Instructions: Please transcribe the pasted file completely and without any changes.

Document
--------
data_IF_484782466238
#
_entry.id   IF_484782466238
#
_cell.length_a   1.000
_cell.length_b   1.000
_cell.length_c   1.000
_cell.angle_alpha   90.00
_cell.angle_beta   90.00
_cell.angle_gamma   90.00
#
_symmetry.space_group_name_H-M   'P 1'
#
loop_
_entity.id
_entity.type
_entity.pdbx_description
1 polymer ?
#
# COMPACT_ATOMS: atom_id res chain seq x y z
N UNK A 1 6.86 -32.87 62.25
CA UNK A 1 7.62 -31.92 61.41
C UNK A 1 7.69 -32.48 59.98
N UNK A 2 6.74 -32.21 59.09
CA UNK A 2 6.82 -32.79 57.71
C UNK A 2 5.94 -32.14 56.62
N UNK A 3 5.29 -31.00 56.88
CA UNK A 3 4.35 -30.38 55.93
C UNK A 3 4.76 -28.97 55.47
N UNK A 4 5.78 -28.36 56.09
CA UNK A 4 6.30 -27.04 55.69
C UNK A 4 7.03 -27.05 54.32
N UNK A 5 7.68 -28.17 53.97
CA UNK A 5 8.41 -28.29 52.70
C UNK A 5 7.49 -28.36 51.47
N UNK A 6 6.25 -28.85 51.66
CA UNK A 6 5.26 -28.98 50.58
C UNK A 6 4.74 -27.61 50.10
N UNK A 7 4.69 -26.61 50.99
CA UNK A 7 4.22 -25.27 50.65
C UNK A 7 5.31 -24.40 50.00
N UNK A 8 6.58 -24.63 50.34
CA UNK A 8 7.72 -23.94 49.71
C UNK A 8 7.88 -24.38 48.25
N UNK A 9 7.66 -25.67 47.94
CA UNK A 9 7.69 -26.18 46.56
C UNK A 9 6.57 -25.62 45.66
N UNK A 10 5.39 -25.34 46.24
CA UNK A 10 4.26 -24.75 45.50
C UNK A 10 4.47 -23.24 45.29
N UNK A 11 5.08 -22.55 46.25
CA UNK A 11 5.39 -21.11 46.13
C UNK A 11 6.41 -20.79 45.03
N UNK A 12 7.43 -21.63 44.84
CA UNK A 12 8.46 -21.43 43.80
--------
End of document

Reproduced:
data_IF_484782466238
#
_entry.id   IF_484782466238
#
_cell.length_a   1.000
_cell.length_b   1.000
_cell.length_c   1.000
_cell.angle_alpha   90.00
_cell.angle_beta   90.00
_cell.angle_gamma   90.00
#
_symmetry.space_group_name_H-M   'P 1'
#
loop_
_entity.id
_entity.type
_entity.pdbx_description
1 polymer ?
#
# COMPACT_ATOMS: atom_id res chain seq x y z
N UNK A 1 6.86 -32.87 62.25
CA UNK A 1 7.62 -31.92 61.41
C UNK A 1 7.69 -32.48 59.98
N UNK A 2 6.74 -32.21 59.09
CA UNK A 2 6.82 -32.79 57.71
C UNK A 2 5.94 -32.14 56.62
N UNK A 3 5.29 -31.00 56.88
CA UNK A 3 4.35 -30.38 55.93
C UNK A 3 4.76 -28.97 55.47
N UNK A 4 5.78 -28.36 56.09
CA UNK A 4 6.30 -27.04 55.69
C UNK A 4 7.03 -27.05 54.32
N UNK A 5 7.68 -28.17 53.97
CA UNK A 5 8.41 -28.29 52.70
C UNK A 5 7.49 -28.36 51.47
N UNK A 6 6.25 -28.85 51.66
CA UNK A 6 5.26 -28.98 50.58
C UNK A 6 4.74 -27.61 50.10
N UNK A 7 4.69 -26.61 50.99
CA UNK A 7 4.22 -25.27 50.65
C UNK A 7 5.31 -24.40 50.00
N UNK A 8 6.58 -24.63 50.34
CA UNK A 8 7.72 -23.94 49.71
C UNK A 8 7.88 -24.38 48.25
N UNK A 9 7.66 -25.67 47.94
CA UNK A 9 7.69 -26.18 46.56
C UNK A 9 6.57 -25.62 45.66
N UNK A 10 5.39 -25.34 46.24
CA UNK A 10 4.26 -24.75 45.50
C UNK A 10 4.47 -23.24 45.29
N UNK A 11 5.08 -22.55 46.25
CA UNK A 11 5.39 -21.11 46.13
C UNK A 11 6.41 -20.79 45.03
N UNK A 12 7.43 -21.63 44.84
CA UNK A 12 8.46 -21.43 43.80